Here, Qutech’s Tim Coopmans will introduce the one-time pad, a straightforward, and very secure classical cryptographic protocol. Secure, in this case, means that it is not possible to crack this code if you do not have the ‘key’ that encrypts it. However, this is also the reason that it is not used in practice; both sender and receiver of the communication channel need to have the same key. You will probably later see that there are elaborate quantum algorithms that can ensure just that!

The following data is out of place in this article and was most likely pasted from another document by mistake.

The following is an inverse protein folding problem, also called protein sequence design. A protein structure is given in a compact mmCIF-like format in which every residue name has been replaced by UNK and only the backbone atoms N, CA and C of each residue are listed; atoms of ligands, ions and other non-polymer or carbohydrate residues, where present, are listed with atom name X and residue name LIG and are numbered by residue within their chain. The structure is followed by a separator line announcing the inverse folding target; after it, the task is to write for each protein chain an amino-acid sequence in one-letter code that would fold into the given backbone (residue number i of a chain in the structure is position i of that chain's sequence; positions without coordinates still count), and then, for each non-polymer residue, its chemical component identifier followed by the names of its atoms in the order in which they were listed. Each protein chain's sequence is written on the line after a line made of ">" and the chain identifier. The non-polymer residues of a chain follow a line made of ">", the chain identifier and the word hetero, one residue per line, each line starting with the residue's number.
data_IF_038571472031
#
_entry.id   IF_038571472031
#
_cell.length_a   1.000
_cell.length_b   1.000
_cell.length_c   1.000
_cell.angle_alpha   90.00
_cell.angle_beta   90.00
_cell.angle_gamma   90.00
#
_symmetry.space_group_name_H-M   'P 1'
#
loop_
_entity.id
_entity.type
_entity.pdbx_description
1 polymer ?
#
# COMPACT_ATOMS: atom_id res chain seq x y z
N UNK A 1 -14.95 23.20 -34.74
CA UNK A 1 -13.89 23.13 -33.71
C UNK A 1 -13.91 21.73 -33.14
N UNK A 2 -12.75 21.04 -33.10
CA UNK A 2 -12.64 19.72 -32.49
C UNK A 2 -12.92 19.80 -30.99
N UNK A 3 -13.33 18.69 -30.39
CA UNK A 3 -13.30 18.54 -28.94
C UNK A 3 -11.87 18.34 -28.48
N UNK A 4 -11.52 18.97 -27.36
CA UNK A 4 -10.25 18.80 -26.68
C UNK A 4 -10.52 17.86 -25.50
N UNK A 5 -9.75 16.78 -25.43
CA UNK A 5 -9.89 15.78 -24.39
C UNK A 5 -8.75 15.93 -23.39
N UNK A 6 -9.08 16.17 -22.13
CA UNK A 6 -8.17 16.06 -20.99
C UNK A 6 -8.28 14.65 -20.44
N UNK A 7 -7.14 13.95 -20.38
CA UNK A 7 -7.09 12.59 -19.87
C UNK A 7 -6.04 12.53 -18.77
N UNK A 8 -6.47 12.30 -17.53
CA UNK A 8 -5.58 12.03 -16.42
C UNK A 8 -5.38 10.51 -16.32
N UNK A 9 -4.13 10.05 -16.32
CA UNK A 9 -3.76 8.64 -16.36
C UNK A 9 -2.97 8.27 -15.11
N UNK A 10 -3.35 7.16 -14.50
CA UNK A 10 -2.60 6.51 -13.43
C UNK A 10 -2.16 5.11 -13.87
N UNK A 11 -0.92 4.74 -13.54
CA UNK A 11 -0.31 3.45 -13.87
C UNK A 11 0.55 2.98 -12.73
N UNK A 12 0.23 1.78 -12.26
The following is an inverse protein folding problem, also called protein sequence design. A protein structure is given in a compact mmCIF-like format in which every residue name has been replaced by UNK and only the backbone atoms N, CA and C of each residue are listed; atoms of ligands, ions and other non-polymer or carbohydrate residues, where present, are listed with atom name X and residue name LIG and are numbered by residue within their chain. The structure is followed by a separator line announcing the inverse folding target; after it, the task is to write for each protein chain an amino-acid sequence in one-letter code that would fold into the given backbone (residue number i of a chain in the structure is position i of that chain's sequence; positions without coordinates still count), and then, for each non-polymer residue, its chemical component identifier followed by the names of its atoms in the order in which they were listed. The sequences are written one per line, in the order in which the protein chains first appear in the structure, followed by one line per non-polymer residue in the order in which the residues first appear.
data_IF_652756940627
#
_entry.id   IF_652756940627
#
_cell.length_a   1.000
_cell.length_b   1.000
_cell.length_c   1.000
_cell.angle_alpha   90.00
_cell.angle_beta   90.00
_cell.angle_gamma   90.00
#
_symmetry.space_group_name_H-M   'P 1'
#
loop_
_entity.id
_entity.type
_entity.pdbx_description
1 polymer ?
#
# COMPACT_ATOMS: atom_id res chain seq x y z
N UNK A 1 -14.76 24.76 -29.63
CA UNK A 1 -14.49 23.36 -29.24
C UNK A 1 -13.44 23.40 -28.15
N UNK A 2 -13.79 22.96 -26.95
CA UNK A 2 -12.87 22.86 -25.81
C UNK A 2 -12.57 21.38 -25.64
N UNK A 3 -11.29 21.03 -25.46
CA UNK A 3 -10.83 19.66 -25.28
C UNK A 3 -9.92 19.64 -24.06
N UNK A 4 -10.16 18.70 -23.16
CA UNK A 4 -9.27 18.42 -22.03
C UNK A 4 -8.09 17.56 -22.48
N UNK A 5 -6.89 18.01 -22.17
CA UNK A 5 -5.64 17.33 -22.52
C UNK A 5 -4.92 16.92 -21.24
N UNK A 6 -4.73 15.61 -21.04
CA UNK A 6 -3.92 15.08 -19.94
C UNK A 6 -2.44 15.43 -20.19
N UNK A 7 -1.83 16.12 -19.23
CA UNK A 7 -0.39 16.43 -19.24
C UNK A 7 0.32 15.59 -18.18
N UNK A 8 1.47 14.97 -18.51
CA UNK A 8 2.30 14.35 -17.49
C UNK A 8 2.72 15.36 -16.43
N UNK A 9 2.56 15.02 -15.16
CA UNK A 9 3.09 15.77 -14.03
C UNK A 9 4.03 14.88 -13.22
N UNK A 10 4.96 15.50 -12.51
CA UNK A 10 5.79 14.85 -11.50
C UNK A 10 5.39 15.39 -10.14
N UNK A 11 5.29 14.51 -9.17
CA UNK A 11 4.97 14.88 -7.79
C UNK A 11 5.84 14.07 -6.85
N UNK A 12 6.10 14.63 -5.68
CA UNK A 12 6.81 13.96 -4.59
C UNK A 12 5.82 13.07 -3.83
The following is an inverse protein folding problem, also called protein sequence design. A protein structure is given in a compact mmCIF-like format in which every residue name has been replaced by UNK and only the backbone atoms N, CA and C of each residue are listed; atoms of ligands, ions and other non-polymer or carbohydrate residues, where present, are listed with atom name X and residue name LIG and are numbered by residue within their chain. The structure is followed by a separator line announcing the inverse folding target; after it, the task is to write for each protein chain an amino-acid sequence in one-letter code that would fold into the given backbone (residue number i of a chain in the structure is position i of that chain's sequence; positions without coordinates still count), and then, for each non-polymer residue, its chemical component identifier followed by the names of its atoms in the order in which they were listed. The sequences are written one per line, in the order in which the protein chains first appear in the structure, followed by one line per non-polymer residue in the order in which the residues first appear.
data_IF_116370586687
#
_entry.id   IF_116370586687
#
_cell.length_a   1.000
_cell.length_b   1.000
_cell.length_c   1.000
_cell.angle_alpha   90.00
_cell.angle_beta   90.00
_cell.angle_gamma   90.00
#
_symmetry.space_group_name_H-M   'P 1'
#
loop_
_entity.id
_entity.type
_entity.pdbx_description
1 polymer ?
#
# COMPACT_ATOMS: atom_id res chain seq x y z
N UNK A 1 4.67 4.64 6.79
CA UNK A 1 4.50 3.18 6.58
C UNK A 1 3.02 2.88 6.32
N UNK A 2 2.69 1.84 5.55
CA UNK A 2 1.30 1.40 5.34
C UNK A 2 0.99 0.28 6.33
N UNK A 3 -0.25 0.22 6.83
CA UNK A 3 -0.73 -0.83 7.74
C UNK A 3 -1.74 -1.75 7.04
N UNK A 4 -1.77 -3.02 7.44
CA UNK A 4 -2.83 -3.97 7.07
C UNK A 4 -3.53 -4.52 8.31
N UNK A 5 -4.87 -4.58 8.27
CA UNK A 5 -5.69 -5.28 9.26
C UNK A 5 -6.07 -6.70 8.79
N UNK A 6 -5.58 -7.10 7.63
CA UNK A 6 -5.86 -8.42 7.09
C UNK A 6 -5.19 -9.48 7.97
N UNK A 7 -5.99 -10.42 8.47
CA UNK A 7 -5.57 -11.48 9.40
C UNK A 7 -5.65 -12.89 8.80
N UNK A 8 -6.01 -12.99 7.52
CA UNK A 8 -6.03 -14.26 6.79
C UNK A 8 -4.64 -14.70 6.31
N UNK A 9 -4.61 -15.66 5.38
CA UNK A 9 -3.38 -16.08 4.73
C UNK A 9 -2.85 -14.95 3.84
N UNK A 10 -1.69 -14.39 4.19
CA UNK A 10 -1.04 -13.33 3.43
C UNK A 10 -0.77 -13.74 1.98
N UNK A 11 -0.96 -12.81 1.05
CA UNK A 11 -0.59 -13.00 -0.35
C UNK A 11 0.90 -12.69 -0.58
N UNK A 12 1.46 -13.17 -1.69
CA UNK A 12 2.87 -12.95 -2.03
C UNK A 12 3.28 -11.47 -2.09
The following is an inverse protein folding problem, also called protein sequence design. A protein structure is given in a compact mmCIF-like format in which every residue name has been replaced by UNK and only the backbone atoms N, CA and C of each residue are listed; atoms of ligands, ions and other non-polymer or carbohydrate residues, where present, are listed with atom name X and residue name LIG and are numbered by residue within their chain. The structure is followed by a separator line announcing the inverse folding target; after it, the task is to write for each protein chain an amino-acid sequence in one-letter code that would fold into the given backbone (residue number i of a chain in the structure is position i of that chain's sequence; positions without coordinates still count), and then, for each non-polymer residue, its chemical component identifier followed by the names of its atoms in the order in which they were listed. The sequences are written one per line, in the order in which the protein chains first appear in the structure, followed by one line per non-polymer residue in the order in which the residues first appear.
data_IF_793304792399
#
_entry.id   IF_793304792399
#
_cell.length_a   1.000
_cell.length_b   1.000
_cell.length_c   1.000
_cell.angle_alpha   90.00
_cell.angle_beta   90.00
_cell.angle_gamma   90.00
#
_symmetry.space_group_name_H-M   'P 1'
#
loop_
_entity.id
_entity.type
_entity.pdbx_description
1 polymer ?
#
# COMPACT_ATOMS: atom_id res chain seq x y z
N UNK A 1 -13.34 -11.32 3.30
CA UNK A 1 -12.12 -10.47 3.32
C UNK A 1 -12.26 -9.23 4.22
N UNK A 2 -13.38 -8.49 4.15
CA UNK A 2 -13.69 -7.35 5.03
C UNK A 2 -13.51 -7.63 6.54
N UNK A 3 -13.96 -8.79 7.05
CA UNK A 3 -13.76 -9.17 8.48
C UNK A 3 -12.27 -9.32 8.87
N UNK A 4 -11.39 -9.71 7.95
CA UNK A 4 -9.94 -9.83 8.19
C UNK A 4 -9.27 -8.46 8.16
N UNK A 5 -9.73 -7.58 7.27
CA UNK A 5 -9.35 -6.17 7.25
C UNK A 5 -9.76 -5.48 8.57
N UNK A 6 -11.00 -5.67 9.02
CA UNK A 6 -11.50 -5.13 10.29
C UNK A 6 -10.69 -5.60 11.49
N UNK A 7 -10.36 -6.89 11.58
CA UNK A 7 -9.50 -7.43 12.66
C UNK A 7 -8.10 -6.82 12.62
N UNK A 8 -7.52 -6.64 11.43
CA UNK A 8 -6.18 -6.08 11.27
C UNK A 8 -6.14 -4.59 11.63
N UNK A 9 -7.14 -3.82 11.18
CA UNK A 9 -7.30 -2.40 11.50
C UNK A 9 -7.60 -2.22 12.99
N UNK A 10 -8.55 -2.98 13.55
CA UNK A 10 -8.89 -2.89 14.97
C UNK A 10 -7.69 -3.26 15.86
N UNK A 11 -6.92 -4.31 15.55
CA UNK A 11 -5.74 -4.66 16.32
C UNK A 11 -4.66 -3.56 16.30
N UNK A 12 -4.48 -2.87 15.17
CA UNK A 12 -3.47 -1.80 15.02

The one-time pad is not used in practice. One of the reasons for this is because the key needs to be as long as the message that is sent. Why is that?
As Tim already suggested in the video, can you show on a piece of paper why sending two messages with the same one-time pad is a bad idea?
Can you think of a way we could use a shorter key multiple times?
In other (quantum) algorithms, you might encounter the classical one-time pad as a reference, so it is useful to understand it. If you want to look at another low-level explanation of this classical algorithm, you can always take a look at the Wikipedia.